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New York Product Liability Laws

A product can be defective in a number of different ways. It may have a design defect, which means that the product, as designed, is defective. Another way a product may be defective is if something went wrong during the manufacturing process, meaning that the design may have been safe, but it was constructed deficiently. Finally, a product can be defective if it does not come with sufficient instructions or warnings.

There aren't any federal product liability laws. Instead, those injured by a product who are seeking to recover for their injuries must do so under state laws. While some states may have laws that specifically govern product liability lawsuits, others address these types of cases under their general personal injury laws. In New York, for example, product liability is not specifically addressed by statute, but is instead covered in the context of civil practice law and rules.

Legal Theories for Product Liability Claims

There are primarily four legal theories that a products liability claim can be based upon:

  • strict liability;
  • tortious misrepresentation;
  • breach of implied warranty; and
  • negligence.

Exactly what a plaintiff must prove depends on the claim(s) they're making in their lawsuit. For example, while a products liability lawsuit based on negligence must prove fault, one based on strict liability doesn't require a finding of fault. As for a claim based on a breach of implied warranty, the plaintiff must show that the product isn't reasonably fit to be used for its ordinary purposes.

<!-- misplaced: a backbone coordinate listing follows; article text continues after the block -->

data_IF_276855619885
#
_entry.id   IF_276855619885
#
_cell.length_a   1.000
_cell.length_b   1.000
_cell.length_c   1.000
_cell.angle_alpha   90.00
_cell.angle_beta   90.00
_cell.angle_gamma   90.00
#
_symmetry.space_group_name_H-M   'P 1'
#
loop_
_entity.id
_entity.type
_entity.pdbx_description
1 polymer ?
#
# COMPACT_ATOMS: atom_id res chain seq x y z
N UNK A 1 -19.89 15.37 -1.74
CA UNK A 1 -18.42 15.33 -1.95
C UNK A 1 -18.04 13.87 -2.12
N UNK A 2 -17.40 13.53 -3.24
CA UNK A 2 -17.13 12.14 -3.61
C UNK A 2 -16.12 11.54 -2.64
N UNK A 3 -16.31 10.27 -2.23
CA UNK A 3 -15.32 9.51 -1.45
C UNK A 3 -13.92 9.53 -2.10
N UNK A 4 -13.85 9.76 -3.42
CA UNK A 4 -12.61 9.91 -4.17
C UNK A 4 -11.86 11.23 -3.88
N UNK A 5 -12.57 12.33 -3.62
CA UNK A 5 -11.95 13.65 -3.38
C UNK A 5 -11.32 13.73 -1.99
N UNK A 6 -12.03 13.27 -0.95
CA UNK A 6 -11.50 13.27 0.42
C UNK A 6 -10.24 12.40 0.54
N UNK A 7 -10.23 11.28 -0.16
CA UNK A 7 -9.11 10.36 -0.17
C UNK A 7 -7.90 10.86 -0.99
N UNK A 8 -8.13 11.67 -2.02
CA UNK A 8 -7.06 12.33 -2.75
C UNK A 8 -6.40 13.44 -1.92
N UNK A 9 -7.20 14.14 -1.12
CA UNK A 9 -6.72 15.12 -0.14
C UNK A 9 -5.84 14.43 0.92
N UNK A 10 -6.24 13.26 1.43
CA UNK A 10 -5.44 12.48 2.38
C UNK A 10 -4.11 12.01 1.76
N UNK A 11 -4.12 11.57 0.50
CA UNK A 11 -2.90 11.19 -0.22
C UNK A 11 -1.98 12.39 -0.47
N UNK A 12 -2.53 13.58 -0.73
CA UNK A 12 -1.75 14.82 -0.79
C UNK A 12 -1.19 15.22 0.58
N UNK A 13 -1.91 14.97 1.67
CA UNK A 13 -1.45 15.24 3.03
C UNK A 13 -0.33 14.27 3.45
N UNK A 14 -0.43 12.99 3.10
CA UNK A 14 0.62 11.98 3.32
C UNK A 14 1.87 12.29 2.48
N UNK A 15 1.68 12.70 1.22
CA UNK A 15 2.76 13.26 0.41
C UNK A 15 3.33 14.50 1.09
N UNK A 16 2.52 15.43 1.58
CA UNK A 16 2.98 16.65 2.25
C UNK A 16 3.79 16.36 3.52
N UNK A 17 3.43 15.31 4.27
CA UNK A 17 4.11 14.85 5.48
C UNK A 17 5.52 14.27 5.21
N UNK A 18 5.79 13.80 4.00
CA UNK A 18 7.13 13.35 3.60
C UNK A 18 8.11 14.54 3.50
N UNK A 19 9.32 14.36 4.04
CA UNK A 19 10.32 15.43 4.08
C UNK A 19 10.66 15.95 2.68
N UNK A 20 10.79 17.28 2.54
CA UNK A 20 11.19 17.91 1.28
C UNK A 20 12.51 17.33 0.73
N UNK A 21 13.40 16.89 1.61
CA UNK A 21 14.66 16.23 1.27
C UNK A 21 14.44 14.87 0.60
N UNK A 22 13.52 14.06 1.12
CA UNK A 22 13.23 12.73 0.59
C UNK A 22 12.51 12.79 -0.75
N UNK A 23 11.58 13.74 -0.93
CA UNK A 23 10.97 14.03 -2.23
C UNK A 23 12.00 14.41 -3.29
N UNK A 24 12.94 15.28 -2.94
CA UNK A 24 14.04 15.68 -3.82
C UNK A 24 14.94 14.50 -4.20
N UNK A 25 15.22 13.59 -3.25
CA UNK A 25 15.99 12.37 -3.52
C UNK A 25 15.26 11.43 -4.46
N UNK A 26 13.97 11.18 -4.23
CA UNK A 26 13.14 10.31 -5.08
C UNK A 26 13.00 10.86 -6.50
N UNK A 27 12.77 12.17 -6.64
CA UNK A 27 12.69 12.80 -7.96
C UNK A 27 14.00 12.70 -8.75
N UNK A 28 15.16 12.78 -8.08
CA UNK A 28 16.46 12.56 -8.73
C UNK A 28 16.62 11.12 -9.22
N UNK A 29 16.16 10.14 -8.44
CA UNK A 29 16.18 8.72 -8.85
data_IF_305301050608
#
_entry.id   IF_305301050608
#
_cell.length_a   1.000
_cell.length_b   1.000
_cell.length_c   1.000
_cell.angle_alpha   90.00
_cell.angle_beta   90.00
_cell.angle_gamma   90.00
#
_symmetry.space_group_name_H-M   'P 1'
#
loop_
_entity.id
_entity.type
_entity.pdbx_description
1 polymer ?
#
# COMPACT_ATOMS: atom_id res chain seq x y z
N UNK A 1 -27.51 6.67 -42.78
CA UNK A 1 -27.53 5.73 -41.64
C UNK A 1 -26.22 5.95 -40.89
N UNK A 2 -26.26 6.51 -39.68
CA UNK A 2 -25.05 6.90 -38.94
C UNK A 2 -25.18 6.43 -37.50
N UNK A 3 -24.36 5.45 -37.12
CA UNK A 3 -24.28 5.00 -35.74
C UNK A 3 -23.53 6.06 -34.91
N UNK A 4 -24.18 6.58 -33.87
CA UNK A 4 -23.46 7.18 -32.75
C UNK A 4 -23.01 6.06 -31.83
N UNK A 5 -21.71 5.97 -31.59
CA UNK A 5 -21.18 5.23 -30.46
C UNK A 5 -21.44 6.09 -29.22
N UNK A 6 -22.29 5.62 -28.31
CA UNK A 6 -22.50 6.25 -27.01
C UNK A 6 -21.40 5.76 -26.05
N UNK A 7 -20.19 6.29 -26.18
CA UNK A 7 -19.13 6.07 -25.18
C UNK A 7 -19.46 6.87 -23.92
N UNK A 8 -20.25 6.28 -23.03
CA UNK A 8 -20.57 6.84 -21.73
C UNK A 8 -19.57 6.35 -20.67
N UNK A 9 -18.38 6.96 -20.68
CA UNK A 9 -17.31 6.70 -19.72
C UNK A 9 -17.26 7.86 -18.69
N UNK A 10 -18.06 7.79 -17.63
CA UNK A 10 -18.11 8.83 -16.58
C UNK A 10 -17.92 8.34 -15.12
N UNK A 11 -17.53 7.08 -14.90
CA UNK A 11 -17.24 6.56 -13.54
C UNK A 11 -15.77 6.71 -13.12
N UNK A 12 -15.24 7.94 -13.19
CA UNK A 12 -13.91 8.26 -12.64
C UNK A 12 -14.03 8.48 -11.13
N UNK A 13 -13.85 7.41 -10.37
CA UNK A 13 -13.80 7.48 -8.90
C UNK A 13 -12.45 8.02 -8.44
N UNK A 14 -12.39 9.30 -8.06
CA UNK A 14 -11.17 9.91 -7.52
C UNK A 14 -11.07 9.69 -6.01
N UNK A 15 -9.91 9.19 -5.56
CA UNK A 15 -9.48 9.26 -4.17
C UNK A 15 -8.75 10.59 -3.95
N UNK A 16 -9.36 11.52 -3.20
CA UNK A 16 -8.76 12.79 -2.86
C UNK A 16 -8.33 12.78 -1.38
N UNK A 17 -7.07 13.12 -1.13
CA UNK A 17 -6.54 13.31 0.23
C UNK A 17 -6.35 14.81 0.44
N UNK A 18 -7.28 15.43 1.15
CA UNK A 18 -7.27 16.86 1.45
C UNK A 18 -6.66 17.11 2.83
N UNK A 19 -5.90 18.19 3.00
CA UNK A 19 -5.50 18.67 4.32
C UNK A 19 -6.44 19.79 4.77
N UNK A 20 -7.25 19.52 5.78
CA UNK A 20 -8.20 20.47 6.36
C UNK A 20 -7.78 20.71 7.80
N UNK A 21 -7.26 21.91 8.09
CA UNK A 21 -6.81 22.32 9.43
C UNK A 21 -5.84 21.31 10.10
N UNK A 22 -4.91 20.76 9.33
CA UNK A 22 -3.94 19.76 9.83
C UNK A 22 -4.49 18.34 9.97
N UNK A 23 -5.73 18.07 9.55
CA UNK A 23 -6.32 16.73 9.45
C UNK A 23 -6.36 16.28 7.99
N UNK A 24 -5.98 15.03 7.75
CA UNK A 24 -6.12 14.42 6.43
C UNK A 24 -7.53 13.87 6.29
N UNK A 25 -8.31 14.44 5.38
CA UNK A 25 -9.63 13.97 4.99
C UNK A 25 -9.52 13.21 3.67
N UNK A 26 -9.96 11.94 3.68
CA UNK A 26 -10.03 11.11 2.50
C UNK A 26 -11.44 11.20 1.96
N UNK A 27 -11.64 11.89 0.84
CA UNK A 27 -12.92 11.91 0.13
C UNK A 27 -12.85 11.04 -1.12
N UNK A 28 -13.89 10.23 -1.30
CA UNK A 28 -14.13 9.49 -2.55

Overview of New York Product Liability Laws

Overviews of the law can be helpful tools, but it's always important to read the actual language of the law. In the following table, you can get started on your research with a brief overview of laws related to product liability claims in New York.

Statute of Limitations for Filing a Claim

Whether the product causes an injury to a person or property, a plaintiff has 3 years to file a products liability lawsuit.

How Does a Product Comply with the Warranty of Merchantability Requirement?

In order to comply with the implied warranty of merchantability, goods must be:

  • Of fair average quality;
  • Fit for the ordinary purpose that such goods are used;
  • Consistently made throughout the different units;
  • Adequately packaged and labeled; and
  • In conformity with any promises made on the label.

Note: State laws are always subject to change through the passage of new legislation, rulings in the higher courts (including federal decisions), ballot initiatives, and other means. While we strive to provide the most current information available, please consult an attorney or conduct your own legal research to verify the state law(s) you are researching.

New York Product Liability Laws: Related Resources

If you'd like more information and resources related to this topic, you can visit the links listed below.

Learn More About New York Products Liability Laws: Talk to a Local Lawyer

If you've been injured by a dangerous or defective product, there's a specified period of time that's allowed for you to recover your losses before you lose the right to do so. That's why it's important to act as soon as possible. Consider speaking to a local products liability attorney to learn about your legal options and the next steps forward.

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